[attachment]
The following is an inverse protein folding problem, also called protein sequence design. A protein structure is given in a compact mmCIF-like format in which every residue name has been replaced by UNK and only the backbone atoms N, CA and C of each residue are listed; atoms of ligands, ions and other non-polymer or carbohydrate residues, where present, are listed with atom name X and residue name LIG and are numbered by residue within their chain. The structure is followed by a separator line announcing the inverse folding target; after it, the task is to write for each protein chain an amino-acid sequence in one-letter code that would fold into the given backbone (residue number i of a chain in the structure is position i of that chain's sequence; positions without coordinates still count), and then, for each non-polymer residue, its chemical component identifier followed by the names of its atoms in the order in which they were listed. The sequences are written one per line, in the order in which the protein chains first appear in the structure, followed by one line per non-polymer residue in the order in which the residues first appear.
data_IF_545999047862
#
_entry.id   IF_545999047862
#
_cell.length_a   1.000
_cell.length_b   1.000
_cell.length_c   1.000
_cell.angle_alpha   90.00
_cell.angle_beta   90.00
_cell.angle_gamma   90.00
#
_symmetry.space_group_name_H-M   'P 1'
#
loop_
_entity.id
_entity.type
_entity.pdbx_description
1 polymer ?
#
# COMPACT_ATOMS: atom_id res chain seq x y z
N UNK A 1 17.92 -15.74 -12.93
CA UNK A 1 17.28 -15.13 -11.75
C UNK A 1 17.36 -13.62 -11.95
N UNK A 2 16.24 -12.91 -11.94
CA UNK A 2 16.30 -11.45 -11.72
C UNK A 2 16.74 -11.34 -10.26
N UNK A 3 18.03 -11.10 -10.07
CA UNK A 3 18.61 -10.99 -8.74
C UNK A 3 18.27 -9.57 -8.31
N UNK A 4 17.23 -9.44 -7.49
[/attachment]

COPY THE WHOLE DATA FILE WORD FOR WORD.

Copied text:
The following is an inverse protein folding problem, also called protein sequence design. A protein structure is given in a compact mmCIF-like format in which every residue name has been replaced by UNK and only the backbone atoms N, CA and C of each residue are listed; atoms of ligands, ions and other non-polymer or carbohydrate residues, where present, are listed with atom name X and residue name LIG and are numbered by residue within their chain. The structure is followed by a separator line announcing the inverse folding target; after it, the task is to write for each protein chain an amino-acid sequence in one-letter code that would fold into the given backbone (residue number i of a chain in the structure is position i of that chain's sequence; positions without coordinates still count), and then, for each non-polymer residue, its chemical component identifier followed by the names of its atoms in the order in which they were listed. The sequences are written one per line, in the order in which the protein chains first appear in the structure, followed by one line per non-polymer residue in the order in which the residues first appear.
data_IF_545999047862
#
_entry.id   IF_545999047862
#
_cell.length_a   1.000
_cell.length_b   1.000
_cell.length_c   1.000
_cell.angle_alpha   90.00
_cell.angle_beta   90.00
_cell.angle_gamma   90.00
#
_symmetry.space_group_name_H-M   'P 1'
#
loop_
_entity.id
_entity.type
_entity.pdbx_description
1 polymer ?
#
# COMPACT_ATOMS: atom_id res chain seq x y z
N UNK A 1 17.92 -15.74 -12.93
CA UNK A 1 17.28 -15.13 -11.75
C UNK A 1 17.36 -13.62 -11.95
N UNK A 2 16.24 -12.91 -11.94
CA UNK A 2 16.30 -11.45 -11.72
C UNK A 2 16.74 -11.34 -10.26
N UNK A 3 18.03 -11.10 -10.07
CA UNK A 3 18.61 -10.99 -8.74
C UNK A 3 18.27 -9.57 -8.31
N UNK A 4 17.23 -9.44 -7.49